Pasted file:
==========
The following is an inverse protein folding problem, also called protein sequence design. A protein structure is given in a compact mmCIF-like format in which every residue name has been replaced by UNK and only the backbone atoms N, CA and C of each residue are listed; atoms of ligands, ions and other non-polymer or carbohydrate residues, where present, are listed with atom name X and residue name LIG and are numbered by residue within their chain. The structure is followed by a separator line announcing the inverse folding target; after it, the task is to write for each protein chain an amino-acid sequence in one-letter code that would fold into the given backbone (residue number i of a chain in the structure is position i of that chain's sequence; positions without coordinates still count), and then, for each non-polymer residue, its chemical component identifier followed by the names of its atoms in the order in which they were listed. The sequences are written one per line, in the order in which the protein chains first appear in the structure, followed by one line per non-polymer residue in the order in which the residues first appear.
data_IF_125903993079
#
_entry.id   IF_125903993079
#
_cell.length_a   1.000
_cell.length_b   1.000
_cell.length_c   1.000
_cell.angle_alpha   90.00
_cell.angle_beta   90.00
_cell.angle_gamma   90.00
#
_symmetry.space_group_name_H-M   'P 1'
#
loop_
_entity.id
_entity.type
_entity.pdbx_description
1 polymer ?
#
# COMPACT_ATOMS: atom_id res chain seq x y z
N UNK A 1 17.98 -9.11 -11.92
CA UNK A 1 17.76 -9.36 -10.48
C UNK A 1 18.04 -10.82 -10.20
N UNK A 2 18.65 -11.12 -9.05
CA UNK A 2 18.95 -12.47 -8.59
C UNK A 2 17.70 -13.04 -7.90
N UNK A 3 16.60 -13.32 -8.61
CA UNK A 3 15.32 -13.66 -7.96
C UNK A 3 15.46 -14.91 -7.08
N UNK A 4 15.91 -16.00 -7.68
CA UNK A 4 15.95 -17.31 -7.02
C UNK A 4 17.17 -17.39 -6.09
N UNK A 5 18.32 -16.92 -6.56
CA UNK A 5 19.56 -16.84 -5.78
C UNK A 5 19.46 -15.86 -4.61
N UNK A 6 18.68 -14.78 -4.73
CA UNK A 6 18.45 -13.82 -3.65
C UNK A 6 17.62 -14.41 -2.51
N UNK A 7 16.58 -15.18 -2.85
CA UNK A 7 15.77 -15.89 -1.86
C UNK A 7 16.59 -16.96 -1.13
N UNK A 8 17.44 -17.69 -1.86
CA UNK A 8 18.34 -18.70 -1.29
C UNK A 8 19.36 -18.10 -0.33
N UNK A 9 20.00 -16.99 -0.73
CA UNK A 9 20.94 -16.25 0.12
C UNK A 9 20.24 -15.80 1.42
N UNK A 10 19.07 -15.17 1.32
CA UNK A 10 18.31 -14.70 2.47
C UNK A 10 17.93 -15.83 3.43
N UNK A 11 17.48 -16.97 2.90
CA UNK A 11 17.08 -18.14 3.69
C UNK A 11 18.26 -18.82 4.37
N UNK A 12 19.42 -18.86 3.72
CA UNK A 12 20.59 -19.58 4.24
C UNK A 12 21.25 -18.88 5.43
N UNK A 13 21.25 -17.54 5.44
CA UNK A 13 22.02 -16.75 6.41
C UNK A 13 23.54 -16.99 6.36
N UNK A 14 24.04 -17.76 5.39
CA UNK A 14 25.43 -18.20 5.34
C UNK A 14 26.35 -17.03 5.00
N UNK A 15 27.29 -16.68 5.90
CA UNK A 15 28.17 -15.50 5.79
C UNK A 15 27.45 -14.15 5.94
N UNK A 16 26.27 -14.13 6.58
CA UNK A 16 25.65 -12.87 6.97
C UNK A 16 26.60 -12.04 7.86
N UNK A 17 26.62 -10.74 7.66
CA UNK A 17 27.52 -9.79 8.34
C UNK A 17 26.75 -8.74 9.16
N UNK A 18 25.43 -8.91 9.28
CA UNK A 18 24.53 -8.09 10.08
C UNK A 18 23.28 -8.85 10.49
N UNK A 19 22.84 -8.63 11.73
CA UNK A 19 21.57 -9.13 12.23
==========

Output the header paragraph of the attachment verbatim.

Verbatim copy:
The following is an inverse protein folding problem, also called protein sequence design. A protein structure is given in a compact mmCIF-like format in which every residue name has been replaced by UNK and only the backbone atoms N, CA and C of each residue are listed; atoms of ligands, ions and other non-polymer or carbohydrate residues, where present, are listed with atom name X and residue name LIG and are numbered by residue within their chain. The structure is followed by a separator line announcing the inverse folding target; after it, the task is to write for each protein chain an amino-acid sequence in one-letter code that would fold into the given backbone (residue number i of a chain in the structure is position i of that chain's sequence; positions without coordinates still count), and then, for each non-polymer residue, its chemical component identifier followed by the names of its atoms in the order in which they were listed. The sequences are written one per line, in the order in which the protein chains first appear in the structure, followed by one line per non-polymer residue in the order in which the residues first appear.